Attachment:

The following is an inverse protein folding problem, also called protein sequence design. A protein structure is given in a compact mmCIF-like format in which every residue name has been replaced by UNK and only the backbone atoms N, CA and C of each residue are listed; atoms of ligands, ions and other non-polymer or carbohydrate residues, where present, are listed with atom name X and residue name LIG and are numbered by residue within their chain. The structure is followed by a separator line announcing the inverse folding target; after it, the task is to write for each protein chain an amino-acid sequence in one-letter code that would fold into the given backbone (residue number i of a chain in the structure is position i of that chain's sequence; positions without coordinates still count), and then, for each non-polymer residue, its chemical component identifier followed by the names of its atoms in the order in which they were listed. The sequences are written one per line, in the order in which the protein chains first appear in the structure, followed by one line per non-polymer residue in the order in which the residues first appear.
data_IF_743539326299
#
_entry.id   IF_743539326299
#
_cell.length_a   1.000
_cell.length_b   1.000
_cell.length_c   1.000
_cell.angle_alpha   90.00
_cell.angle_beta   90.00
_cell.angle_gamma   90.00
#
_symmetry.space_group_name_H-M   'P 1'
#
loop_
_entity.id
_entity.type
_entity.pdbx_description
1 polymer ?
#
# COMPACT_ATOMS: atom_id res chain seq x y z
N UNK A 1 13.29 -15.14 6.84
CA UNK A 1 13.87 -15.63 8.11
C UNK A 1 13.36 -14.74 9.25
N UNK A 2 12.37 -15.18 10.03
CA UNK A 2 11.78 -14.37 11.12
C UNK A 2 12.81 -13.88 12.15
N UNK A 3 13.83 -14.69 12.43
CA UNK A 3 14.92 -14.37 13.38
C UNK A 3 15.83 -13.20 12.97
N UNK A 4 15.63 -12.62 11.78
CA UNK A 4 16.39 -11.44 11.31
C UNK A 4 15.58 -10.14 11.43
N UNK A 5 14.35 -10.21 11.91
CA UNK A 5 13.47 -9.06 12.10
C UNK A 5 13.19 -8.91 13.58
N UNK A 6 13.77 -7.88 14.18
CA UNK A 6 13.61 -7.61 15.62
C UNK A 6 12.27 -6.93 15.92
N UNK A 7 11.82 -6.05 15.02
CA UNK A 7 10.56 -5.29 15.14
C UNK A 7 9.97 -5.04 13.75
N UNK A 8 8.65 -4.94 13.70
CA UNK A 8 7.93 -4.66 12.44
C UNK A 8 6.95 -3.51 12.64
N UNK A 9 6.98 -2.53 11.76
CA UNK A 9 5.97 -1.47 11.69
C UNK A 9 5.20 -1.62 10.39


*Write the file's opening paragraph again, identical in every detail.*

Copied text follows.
The following is an inverse protein folding problem, also called protein sequence design. A protein structure is given in a compact mmCIF-like format in which every residue name has been replaced by UNK and only the backbone atoms N, CA and C of each residue are listed; atoms of ligands, ions and other non-polymer or carbohydrate residues, where present, are listed with atom name X and residue name LIG and are numbered by residue within their chain. The structure is followed by a separator line announcing the inverse folding target; after it, the task is to write for each protein chain an amino-acid sequence in one-letter code that would fold into the given backbone (residue number i of a chain in the structure is position i of that chain's sequence; positions without coordinates still count), and then, for each non-polymer residue, its chemical component identifier followed by the names of its atoms in the order in which they were listed. The sequences are written one per line, in the order in which the protein chains first appear in the structure, followed by one line per non-polymer residue in the order in which the residues first appear.